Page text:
Maybe I can just put it off a few more days…
OK, I will quickly email my mum to let her know I’m in Samoa.
Michael emails from Tonga. He says it is all rather bonkers. He’s having a good laugh: fantastic beaches, lots of random, weird stuff going on, but he’s a bit scared of his roommate who has just got out of jail after six months inside a Tongan prison.
There are also emails from Maverick, Ruby, Sarah, German Maverick and even the lovely Mackie.
After the stress of checking my email account and seeing 178 unopened emails (this kind of stuff does become stressful once you have reached the disconnected stage of having no mobile sim card and no internet coverage), I buy some cold beers and dive back into the lagoon with Lauren and Will. This setting looks straight out of a Conde Nast magazine shoot. It is simply wonderful here. Storm clouds are once again rolling in from the north. I’m going to stay in the turquoise water and wait for them to dump their full load on this town.
Once the downpour gathers pace the rain is so powerful that it begins to hurt my arms and head but no way am I shifting from here. You can no longer see the offshore reef for the vertical columns of water falling from the heavens; the gusts of wind causing the normally placid lagoon to suddenly resemble the North Sea. You won’t be surprised to hear that this is very much one of those feeling very alive moments.
After dinner the extended family (‘aiga) that own and run these fales put on a traditional Samoan Fiafia. I can quite honestly say it is one of the strangest theatrical performances I’ve ever witnessed. Aside from the Haka and its Samoan equivalent, there is all-male half-naked Samoan slap-dancing (yes, slap-dancing), full-on drumming, some weird prancing about and slow-motion hand gesturing by a couple of Samoan girls to traditional songs and, best of all, a fire show in the middle of a thunderstorm, the local lads performing in ankle high mud and water while they negotiate their fiery batons. The MC is on the microphone asking us to join in with some Samoan chants and clapping. He reminds me a bit of a bloke who calls out the numbers at an old school bingo hall.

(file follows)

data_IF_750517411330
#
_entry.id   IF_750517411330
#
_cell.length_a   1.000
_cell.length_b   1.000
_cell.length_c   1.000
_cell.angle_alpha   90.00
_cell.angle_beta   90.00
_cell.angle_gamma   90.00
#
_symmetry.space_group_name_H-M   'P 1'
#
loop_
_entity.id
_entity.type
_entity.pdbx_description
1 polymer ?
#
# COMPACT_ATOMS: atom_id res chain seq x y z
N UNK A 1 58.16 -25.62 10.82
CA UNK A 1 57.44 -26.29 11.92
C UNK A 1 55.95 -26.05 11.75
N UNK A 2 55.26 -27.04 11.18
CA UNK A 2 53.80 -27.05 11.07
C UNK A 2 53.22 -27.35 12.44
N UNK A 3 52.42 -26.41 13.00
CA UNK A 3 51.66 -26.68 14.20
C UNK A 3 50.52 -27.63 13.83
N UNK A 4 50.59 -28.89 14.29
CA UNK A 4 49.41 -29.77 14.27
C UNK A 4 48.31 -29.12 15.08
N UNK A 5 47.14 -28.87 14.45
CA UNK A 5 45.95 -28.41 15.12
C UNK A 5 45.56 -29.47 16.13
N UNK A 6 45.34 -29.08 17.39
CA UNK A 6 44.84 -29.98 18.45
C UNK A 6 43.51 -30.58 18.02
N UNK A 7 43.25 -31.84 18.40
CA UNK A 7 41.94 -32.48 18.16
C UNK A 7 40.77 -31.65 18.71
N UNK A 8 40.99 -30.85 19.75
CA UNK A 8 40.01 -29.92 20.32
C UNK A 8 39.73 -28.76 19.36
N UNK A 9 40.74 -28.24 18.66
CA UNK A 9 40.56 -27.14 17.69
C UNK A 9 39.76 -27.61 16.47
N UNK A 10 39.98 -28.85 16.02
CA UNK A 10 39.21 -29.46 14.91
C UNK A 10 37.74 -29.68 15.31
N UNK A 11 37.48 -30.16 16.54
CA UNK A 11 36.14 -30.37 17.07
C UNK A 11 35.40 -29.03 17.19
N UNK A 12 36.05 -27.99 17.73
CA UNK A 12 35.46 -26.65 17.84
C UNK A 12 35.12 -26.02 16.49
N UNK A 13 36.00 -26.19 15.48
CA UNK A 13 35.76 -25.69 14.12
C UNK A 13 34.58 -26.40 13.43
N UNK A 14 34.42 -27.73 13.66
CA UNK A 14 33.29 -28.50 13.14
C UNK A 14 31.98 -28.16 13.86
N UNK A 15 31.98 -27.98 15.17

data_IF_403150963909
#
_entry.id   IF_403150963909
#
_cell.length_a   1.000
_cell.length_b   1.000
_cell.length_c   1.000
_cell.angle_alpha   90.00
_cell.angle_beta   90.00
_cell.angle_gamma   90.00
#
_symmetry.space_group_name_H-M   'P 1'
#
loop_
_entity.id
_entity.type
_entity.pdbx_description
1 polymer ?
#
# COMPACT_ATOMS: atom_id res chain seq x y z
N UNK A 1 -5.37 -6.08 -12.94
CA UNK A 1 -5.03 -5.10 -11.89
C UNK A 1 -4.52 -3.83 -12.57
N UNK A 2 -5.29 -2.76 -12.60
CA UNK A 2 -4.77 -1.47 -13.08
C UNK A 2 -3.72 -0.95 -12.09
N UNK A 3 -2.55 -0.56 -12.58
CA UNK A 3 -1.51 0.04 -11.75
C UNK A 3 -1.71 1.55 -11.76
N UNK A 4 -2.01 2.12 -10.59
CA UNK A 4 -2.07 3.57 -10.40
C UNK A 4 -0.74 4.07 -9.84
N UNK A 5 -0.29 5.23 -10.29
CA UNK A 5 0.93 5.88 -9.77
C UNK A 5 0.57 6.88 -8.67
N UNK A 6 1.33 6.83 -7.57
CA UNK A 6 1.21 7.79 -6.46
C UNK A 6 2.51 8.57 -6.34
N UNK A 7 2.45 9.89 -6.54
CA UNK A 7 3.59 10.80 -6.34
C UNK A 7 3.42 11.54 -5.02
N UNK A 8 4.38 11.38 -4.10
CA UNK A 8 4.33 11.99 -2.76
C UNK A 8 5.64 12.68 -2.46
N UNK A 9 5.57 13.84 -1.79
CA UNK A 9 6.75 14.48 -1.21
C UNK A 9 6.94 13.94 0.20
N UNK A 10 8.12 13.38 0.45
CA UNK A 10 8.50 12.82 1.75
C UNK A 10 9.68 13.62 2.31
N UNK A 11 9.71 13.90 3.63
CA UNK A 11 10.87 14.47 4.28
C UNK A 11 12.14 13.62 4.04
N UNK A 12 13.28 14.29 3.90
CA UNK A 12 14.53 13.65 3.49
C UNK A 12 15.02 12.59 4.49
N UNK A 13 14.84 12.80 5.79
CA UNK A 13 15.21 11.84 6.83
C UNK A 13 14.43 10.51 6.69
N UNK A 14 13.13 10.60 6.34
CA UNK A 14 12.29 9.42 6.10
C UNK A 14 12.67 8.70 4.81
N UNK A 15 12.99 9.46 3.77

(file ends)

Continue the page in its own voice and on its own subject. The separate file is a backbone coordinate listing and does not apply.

This being Samoa there is a particularly strange bit near the finale, called the siva, where one lady, who I believe the daughter of the chief (the taupou), just sort of slowly strolls around in the mud and water smiling and wobbling her very large arse around (they love large women here) like she’s high on marijuana. On her head is a huge bright feathery I-don’t-know-what that you could imagine some Native American chief wearing, and her heavily tattooed legs look like they’ve been oiled up. As she completes half a circuit, one of the family’s young lads – I reckon he’s about four years old – lies face down in the mud and puddles, the rain still pouring down, while she pushes her left foot down firmly on his backside. You should see the pained expression of this little fella as he lays there, rain belting down, mud oozing into his mouth. He doesn’t look confident that she won’t crush him to death. It’s all a bit like a medieval court jesters’ show. As soon as the performance ends Will gets ready to leg it from the scene. That’s definitely the strangest show I’ve ever seen, he tells me. You’ve got to give it to the Samoans – they are certainly good at putting the weird into weirdness.
Word of the day: ridiculous.